Reality (Sound)bites: Sound Tricks from the Film and TV Studio

Jay Rose

On October 7th, the Boston AES was visited by Jay Rose, from the Digital Playroom, to discuss tricks in audio production used in television and film, and how those techniques can be applied to all of the different ends of our industry. This is one of his favorite topics, due in no small part to his more than thirty years of experience in audio post-production. He's a member of the Cinema Audio Society, a past section officer of AES, has written two books on audio production, and writes a monthly column in DV Magazine. In essence, Jay's message was that what you hear in the soundtrack of a television show or movie is very rarely what happened. With dialogue-replacement, Foley sound effects, and synthesized elements, most of the audio is not produced at the same time as the visual elements. By thinking of audio as replaceable, editable events, we can use many of the same production techniques in our studios, whether we're working on music or voice.

Phonetics, the branch of linguistics that deals with the sounds of speech and their production, allows us to think of speech as a combination of discrete events, almost sub-syllables, known as phonemes. By editing at the phoneme level, rather than the word level, we can alter a recording in much finer detail, creating words that didn't exist in the original. It's comparable to editing music at the beat or sub-beat, rather than editing at the end of the 4-bar phrase, and thinking of music at the level of those sub-beats can allows us much finer control over the production.

Other principles of phonetics can apply to more than just voice, too. Jay had us listen to a real world example of editing a female voice using the unvoiced consonants from a male voice. Because the unvoiced consonants are essentially bursts of noise with no inherent tone, the vocal range of the speaker doesn't matter, and we can ignore what the actual source of the sound was. By thinking more in terms of noise generators and filters - the epiglottis and the mouth and sinus cavities, for instance - we can focus on the tones that make up the sound, rather than the mechanism by which they were created. This frees us from getting stuck in conventional ways of production - say, just using EQ and compression on an instrument - so that we can think about the tones themselves and come up with new ways to modify them.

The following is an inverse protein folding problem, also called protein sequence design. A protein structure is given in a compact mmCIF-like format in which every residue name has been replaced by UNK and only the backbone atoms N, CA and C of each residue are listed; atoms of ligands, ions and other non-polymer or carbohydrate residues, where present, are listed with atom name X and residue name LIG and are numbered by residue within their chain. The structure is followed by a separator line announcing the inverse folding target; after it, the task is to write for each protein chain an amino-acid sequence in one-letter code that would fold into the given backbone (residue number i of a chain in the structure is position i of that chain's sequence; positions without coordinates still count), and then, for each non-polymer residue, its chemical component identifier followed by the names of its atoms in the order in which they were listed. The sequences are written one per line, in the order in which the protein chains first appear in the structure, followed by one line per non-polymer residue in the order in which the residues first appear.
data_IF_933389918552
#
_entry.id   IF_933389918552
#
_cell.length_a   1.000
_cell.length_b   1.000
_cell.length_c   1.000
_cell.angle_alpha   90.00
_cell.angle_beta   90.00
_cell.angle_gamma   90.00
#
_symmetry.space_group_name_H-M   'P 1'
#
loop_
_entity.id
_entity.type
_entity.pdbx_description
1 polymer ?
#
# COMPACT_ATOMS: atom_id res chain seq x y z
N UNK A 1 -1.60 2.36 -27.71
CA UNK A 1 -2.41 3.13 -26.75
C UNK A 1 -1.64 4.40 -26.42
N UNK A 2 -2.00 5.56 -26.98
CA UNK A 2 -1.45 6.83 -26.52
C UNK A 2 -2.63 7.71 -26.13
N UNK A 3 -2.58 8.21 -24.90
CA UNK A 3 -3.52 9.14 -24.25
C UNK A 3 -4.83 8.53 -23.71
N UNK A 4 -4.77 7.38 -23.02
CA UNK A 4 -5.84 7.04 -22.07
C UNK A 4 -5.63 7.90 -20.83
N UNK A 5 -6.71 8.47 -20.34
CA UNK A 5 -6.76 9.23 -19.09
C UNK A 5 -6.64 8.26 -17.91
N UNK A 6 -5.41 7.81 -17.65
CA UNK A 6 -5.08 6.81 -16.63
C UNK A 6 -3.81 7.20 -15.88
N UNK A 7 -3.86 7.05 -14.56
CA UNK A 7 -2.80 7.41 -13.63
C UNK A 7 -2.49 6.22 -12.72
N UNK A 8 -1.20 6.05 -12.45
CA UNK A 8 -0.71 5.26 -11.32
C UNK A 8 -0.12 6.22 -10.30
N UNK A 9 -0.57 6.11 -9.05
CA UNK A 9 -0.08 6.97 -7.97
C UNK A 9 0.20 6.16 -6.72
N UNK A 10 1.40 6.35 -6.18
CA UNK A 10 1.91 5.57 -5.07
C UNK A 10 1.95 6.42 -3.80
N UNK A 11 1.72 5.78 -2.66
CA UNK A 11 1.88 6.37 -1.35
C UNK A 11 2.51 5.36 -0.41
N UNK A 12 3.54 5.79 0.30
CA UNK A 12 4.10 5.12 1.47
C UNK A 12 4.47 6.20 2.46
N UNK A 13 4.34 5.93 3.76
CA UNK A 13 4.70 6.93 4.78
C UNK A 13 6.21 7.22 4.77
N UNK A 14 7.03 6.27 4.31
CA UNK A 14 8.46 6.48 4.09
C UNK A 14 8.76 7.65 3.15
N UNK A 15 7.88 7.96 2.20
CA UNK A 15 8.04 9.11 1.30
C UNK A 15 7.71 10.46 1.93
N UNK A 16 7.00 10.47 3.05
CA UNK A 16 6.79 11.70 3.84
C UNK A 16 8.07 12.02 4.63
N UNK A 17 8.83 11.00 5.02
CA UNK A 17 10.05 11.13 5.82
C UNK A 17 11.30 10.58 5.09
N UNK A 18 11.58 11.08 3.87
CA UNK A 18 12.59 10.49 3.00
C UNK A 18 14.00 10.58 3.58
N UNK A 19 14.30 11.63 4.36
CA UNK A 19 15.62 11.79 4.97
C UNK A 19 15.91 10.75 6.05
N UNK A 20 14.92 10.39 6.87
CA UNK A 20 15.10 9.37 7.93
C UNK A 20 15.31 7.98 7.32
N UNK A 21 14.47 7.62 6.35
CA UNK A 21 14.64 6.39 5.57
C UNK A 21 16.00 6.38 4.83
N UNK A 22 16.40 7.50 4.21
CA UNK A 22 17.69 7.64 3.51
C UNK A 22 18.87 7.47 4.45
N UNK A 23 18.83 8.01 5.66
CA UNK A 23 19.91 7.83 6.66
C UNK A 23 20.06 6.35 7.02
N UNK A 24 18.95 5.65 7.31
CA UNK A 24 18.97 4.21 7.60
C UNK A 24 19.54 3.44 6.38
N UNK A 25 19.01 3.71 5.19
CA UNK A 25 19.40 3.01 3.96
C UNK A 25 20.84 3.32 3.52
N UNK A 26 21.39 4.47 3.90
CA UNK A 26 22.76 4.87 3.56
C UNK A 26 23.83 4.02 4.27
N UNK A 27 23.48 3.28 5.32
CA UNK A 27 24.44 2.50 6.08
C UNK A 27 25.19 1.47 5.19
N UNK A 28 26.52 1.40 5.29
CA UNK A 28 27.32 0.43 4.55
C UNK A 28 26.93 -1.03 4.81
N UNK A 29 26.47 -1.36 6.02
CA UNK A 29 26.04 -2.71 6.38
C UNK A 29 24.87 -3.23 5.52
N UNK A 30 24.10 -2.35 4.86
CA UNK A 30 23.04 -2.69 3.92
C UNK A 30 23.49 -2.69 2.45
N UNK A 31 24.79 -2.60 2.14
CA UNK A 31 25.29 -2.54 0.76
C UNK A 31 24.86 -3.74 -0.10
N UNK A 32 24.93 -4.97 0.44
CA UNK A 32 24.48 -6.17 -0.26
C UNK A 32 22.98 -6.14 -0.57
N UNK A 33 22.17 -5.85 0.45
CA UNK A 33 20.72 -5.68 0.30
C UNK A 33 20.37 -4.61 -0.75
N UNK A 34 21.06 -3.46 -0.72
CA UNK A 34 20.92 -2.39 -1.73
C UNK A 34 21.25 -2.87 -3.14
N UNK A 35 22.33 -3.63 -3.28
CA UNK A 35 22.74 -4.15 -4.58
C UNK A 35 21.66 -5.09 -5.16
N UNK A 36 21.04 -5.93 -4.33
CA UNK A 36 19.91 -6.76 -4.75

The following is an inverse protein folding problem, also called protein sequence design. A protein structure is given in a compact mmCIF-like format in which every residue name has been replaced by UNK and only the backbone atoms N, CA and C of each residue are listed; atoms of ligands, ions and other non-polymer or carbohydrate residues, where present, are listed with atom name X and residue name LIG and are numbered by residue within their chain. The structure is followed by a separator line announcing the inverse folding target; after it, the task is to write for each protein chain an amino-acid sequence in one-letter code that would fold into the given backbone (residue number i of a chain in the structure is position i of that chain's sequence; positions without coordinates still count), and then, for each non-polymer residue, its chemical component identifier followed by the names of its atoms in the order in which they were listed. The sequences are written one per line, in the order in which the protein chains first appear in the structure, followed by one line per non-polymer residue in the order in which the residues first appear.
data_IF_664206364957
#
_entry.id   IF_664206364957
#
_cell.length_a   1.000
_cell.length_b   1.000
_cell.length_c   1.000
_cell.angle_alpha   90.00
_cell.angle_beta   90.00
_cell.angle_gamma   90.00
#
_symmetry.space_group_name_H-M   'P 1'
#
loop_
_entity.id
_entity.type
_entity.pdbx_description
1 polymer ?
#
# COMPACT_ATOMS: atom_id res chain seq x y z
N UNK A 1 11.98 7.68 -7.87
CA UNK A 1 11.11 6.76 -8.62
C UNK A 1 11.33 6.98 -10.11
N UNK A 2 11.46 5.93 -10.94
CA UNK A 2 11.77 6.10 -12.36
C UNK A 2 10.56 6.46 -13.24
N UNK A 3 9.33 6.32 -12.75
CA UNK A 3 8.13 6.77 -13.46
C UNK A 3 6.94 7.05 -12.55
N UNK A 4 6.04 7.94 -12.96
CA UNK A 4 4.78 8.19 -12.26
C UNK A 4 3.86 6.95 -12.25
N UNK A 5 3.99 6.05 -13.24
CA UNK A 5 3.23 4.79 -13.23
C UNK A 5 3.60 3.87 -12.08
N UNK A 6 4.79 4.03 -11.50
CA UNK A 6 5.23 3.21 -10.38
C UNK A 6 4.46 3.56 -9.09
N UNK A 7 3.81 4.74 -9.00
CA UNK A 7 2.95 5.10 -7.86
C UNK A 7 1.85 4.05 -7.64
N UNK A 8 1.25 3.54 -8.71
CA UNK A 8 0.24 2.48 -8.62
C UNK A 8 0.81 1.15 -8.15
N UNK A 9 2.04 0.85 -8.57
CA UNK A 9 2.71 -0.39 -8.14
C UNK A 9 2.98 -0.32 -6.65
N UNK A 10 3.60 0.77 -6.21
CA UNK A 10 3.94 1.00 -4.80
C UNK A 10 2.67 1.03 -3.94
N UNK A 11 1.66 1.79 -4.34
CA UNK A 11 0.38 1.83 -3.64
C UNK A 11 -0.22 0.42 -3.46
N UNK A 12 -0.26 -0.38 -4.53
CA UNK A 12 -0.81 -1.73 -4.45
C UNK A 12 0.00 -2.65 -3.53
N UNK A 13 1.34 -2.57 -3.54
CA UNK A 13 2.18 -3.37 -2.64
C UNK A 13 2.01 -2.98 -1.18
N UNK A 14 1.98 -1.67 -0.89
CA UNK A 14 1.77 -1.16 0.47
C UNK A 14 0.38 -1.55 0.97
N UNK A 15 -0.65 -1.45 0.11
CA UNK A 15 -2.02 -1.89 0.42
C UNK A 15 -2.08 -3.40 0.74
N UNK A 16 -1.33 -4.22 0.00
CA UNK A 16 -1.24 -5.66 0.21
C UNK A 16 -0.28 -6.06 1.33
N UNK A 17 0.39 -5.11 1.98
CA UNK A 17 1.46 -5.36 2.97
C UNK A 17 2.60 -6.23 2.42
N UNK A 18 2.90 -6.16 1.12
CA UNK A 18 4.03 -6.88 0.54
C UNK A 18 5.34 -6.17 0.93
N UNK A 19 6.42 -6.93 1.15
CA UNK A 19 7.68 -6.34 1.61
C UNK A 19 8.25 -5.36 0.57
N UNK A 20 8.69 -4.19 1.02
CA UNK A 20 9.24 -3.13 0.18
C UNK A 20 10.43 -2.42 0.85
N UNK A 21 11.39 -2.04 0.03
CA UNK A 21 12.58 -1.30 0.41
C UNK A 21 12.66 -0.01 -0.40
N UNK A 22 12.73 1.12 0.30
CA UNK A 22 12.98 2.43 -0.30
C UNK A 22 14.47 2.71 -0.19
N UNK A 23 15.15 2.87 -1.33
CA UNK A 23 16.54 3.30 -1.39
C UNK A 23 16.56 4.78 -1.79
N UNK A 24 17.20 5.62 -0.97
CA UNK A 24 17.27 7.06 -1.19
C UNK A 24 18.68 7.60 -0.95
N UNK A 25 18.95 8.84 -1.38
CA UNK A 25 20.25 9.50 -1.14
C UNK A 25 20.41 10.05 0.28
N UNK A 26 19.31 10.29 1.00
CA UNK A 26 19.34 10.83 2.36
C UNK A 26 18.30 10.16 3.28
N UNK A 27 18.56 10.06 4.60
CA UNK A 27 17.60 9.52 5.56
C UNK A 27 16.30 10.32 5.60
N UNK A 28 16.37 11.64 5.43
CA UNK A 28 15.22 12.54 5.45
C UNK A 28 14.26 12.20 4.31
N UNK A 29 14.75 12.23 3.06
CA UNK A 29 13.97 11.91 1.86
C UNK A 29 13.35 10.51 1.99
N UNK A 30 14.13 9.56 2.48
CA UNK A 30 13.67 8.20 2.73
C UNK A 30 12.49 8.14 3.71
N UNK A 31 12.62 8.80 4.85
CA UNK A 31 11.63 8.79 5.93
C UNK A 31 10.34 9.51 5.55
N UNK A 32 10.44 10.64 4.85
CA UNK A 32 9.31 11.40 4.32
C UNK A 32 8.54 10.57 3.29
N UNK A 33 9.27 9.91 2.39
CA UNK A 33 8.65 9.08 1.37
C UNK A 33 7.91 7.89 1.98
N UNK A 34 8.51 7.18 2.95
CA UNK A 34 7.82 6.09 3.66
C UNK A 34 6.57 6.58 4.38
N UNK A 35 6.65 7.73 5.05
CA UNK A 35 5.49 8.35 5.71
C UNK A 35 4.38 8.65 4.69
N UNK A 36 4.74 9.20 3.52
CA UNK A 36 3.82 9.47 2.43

One example of this Jay showed us was the technique of formant shifting. In pitch shifting, frequencies are multiplied. Moving up an octave means doubling all of the frequencies of the sine waves that make up the sound (moving tones at 100 Hz and 500 Hz to 200 Hz and 1 kHz respectively). What results is the same sound, an octave higher, but retaining the same characteristics of the original due to the ratios between the tones remaining the same (1:5). In formant shifting, frequencies are modified by addition. This changes the ratios, drastically changing the character of the sound (adding 100 Hz to the tones above moves them to 200 Hz and 600 Hz, changing the ratio to 1:3). With voice, this completely removes the vowel sounds (which are really just chords made up of different sine waves), and the result sounds like a whisper. By using our knowledge of mathematics and physics and the related fields in audio, acoustics and psychoacoustics, we can modify sounds by thinking about how sound works, rather than how processing works.

Jay showed us several other examples: turning equalizers into oscillators by increasing the Q until the input excites the filter enough to ring - his example included turning a voice into a talking harp, like a vocoder with no pitch input; modifying the envelope of a gunshot to shorten it to a small caliber shot or increasing it to an explosion - just by modifying the attack and decay times of a compressor or expander; and creating a digital processor (both in a hardware unit like the Orban Orville and in a software processor on his laptop) to make an audio clip sound like it came from a classroom film projector. This last, he accomplished using the same techniques - by thinking about how the audio is generated in the film projector, he was able to create processing to accomplish the same thing: audio is on the film optically, and is picked up by shining a light through the film to a photovoltaic sensor - it's low-bandwidth, compressed, and noisy. A noise generator, a few filters, and a compressor, and it was sounding almost right. Then, add in the wow of the uneven reels, the flutter of the film being stopped by the gate every 24th of a second, the gate noise itself, and the 60 Hz hum of the lamp, and you've got a processor - all from thinking about the sound from the physics that created it.

Jay Rose reminds us that we're audio engineers for a reason - knowing the engineering and physics of how sound works makes us better operators than those that just twist knobs until it 'sounds right'. While the audio varies from voice to music to sound effects, the physics behind the sound waves and how we hear doesn't change, and the techniques can be applied anywhere.

--Dan Rose